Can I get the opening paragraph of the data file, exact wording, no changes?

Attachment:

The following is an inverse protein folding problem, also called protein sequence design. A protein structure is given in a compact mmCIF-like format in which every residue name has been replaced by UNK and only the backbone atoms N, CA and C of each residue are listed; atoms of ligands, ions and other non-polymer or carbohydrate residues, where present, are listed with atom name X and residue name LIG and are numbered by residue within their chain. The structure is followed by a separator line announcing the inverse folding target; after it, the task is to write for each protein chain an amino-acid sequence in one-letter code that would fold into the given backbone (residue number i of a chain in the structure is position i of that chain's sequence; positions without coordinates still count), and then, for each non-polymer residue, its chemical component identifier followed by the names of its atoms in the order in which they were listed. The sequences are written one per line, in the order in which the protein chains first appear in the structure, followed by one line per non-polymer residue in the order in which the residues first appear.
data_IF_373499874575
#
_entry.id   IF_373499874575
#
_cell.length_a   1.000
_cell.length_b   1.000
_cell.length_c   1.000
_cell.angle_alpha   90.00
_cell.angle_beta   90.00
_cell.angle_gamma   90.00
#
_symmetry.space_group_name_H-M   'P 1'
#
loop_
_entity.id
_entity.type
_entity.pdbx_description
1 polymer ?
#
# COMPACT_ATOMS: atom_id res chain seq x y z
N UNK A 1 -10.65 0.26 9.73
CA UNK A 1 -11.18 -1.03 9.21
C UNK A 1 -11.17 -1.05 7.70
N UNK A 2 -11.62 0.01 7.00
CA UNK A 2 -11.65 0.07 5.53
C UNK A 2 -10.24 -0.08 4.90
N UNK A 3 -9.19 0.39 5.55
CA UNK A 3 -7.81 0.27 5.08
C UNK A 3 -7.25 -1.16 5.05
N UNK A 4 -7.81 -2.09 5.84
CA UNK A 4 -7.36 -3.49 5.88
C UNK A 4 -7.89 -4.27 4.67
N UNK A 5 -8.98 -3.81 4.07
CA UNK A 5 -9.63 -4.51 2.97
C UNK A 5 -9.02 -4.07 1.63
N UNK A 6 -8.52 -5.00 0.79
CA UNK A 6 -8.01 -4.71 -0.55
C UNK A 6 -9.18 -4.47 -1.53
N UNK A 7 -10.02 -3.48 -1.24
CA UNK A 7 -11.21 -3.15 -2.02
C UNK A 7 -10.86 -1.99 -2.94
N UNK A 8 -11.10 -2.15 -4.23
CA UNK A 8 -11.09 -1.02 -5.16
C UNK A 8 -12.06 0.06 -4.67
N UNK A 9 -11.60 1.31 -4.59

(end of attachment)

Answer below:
The following is an inverse protein folding problem, also called protein sequence design. A protein structure is given in a compact mmCIF-like format in which every residue name has been replaced by UNK and only the backbone atoms N, CA and C of each residue are listed; atoms of ligands, ions and other non-polymer or carbohydrate residues, where present, are listed with atom name X and residue name LIG and are numbered by residue within their chain. The structure is followed by a separator line announcing the inverse folding target; after it, the task is to write for each protein chain an amino-acid sequence in one-letter code that would fold into the given backbone (residue number i of a chain in the structure is position i of that chain's sequence; positions without coordinates still count), and then, for each non-polymer residue, its chemical component identifier followed by the names of its atoms in the order in which they were listed. The sequences are written one per line, in the order in which the protein chains first appear in the structure, followed by one line per non-polymer residue in the order in which the residues first appear.